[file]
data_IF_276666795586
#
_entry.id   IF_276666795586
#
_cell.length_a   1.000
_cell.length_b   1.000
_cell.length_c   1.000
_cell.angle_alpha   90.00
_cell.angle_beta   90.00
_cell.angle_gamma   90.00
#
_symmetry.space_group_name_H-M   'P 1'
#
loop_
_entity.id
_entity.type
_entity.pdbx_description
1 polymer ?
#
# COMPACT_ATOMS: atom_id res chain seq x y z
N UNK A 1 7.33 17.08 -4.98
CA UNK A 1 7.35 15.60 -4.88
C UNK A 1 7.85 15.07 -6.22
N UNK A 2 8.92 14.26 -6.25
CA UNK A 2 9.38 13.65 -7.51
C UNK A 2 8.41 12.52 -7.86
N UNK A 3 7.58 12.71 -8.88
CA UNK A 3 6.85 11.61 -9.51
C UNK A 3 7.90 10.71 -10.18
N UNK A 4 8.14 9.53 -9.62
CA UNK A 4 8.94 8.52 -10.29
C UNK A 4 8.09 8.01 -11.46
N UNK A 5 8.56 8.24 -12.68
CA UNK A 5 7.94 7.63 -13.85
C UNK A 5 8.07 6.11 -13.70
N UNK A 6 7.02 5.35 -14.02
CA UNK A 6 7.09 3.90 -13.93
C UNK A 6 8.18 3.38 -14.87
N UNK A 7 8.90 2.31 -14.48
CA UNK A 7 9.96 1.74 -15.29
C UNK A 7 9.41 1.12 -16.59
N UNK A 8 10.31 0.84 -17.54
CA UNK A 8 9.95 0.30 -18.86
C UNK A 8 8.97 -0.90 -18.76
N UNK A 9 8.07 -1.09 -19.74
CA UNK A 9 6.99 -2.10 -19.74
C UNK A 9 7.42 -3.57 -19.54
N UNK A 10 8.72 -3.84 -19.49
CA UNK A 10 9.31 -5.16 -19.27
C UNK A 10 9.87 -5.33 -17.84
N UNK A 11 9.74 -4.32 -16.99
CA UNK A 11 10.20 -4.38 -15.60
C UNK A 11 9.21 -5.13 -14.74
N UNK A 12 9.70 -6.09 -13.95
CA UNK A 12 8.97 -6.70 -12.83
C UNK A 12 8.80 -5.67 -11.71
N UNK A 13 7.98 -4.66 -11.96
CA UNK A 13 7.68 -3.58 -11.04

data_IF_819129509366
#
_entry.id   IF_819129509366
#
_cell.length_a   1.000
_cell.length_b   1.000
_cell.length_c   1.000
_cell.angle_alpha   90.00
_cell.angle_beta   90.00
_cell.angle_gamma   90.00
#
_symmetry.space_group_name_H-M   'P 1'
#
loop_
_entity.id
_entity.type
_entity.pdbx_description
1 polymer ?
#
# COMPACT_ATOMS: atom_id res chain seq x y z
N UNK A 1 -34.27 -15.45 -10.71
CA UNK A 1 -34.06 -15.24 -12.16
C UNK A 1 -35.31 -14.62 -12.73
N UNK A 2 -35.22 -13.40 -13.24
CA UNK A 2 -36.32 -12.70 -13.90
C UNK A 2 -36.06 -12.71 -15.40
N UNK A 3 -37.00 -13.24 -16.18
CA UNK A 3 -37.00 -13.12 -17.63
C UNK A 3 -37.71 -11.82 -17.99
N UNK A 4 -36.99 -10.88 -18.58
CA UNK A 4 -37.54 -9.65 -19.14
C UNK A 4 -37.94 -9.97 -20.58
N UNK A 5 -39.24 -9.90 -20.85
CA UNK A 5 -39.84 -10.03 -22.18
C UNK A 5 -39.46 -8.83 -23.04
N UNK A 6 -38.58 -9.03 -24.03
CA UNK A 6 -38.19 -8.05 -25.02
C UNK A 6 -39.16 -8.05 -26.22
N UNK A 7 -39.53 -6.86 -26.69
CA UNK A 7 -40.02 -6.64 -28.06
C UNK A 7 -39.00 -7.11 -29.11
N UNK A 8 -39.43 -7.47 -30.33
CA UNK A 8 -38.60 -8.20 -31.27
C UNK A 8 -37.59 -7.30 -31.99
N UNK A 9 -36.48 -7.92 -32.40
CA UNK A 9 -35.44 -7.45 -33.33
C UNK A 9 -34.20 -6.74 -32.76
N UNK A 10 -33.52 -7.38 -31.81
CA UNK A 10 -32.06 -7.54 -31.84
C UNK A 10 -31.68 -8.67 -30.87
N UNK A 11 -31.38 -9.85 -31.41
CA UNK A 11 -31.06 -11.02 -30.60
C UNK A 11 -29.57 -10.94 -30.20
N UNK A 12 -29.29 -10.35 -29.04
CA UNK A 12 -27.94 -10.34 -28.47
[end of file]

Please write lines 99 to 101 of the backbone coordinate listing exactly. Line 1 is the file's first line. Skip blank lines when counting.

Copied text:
C UNK A 7 -39.00 -7.11 -29.11
N UNK A 8 -39.43 -7.47 -30.33
CA UNK A 8 -38.60 -8.20 -31.27